D7 Tech Demo: Immersion


Immersion (IMMR) is the company behind haptic, or touch feedback, technology for some videogame consoles and cellphones. At D7, the company will reveal two of its newest technologies: TouchSense for touchscreen keyboards and Immersive Messaging. With TouchSense, the user is not only supposed to be able to get haptic feedback, but can also feel the virtual keys. Immersive Messaging will also use haptic feedback, as well as gesture recognition, to send messages that employ physical senses rather than text.

Session Highlights

Live Blog

  • Walt and Kara welcome Immersion CTO Christophe Ramstein to the stage. Rock music plays.
  • Christophe: I am here to unveil two new things: Immersive Message and TouchSense Keyboards. Walt: So it makes an iPhone virtual keyboard feel like a mechanical keyboard. Christophe: Bingo.
  • Everything here is new, shiny, and of course, available for productization.
  • Cue infomercial: Ever feel like virtual typing is difficult? Now there’s TouchSense! Christophe types on the virtual keyboard and we hear the keyboard sounds. Pretty realistic. Kara tries it too. Christophe: What do you feel? Kara: Funny. I feel like it’s going to shock me.
  • Walt: This is very cool, but what’s the advantage? Can I not look at my keyboard now. Christophe: It’s about transitioning between keys, and yes, without looking. Sounds alone don’t do the trick. We can do other things with our haptic feedback and kinesthetics too.


  • Walt: Do Olli-Pekka and the Palm (PALM) guys know about this? Christophe: [says some stuff]. Walt: But you didn’t answer my question. Christophe: I understand that. [conference takes a beat, then moves on.] This was paraphrased, of course.
  • Immersive Messaging: You can get physical sense-feedback through messaging. We also have “hapticons.” Hapti-huh? Kara: It sounds like what Kirk fought in the last Star Trek. Walt: Those were the Romulans.–Only at D7. I think it sounds like the Decepticon’s kid brother.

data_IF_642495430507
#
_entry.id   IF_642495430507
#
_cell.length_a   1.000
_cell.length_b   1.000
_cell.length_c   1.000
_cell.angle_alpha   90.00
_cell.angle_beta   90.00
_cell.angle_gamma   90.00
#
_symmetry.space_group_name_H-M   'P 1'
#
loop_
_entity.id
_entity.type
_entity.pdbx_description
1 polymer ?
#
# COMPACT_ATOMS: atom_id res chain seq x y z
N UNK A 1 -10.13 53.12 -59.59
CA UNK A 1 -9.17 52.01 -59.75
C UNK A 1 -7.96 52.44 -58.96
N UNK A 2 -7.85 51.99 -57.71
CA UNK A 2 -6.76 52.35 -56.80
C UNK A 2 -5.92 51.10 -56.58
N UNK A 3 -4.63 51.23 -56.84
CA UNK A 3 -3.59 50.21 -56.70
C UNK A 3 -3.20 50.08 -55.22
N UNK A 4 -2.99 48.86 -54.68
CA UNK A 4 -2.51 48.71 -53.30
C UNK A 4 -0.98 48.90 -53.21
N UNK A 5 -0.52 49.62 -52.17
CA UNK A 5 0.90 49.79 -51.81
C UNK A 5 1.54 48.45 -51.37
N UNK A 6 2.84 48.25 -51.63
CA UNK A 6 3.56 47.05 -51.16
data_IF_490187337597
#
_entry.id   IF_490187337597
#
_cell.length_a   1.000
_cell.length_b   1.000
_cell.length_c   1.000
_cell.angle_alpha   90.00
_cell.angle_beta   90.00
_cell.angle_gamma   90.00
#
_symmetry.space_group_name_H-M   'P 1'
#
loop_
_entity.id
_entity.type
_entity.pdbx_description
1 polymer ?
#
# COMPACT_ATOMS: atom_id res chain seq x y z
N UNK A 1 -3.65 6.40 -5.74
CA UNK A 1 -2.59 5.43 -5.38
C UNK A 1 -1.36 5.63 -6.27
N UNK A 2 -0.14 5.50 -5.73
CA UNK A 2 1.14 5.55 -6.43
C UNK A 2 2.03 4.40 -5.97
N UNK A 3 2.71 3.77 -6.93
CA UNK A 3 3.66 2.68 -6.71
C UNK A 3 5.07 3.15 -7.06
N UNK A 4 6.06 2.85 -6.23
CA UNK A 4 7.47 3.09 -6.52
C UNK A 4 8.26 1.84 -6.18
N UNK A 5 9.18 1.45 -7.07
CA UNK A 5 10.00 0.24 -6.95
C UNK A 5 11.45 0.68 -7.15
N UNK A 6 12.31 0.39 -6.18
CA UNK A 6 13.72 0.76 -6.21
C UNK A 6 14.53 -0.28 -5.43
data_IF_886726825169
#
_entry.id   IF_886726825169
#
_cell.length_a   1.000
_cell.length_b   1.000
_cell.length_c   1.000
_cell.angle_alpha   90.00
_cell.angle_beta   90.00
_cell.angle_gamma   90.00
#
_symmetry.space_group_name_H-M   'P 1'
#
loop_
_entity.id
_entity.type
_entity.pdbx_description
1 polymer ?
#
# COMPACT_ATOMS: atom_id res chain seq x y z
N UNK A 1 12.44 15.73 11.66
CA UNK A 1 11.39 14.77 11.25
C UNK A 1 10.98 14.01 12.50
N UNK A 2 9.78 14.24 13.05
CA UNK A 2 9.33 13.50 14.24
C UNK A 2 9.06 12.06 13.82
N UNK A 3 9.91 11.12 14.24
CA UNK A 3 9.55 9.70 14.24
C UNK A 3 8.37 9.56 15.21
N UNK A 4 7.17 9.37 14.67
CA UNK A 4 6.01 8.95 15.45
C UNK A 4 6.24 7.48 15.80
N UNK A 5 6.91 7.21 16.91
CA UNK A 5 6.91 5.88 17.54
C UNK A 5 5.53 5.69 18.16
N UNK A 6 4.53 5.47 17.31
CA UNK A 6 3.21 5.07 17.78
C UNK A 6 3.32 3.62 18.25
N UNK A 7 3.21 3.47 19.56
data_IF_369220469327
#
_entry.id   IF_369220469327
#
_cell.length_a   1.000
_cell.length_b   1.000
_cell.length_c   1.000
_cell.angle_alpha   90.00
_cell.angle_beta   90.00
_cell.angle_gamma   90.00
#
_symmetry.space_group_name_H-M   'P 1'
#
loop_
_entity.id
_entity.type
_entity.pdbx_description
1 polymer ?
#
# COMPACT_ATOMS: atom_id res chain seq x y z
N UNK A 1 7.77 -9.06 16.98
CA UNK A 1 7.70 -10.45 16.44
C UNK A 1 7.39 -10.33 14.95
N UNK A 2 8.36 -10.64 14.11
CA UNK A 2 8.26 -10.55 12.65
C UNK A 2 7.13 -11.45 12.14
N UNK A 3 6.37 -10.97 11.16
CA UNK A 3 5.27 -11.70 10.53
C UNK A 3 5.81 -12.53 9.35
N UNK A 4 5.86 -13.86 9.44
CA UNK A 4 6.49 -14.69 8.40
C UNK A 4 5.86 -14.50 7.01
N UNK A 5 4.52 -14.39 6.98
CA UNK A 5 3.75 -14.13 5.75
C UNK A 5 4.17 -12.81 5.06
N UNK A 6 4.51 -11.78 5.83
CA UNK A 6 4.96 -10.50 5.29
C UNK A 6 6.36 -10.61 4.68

• Christophe demonstrates a hapticon heart on his phone. He now tells us to use our imaginations….Pretend you (Walt and Kara) are on a trip, and you are lovers. You can create a heart and it can even beat.
  • Christophe blows onto his screen, and was able to send the heart over. He says, you can send these heart hapticons over the Internet. Kara: So it’s not like some creepy guy on the plane will send you one. Christophe: Touch the heart I sent you. What do you feel? Kara: It’s beating.
  • Now Christophe’s using a hammering gesture, tapping on his phone. Walt feels these taps on the receiving end. Kara: He keeps nailing us. Walt: Not what I expected.
  • The CTO starts to wax and wane: There are infinite possibilities. Walt: Actually there aren’t infinite possibilities in this limited-time demo.
  • Now onto twiddling. It sounds a bit racy. Kara is intrigued (euphemism). Twiddling is that special time after I get off work, beer in hand, Christophe begins. Immersion may want to rethink that selling point.


  • Twiddling turns out to be a way that two people can simultaneously touch their own phone’s touchscreens and virtually feel each other, again through haptic feedback.
  • Christophe shows off the ability to say “cheers” to a friend with a champagne sound/feel of bubbles and clinking.
  • Walt: Will this be an iPhone app? Christophe: I could tell you, but then I’d have to keeeeel you. Walt and Kara: Fair enough. Off with you now! You’ve been a good sport.

Immersion Demo Photos

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Demoing the TouchSense keyboard.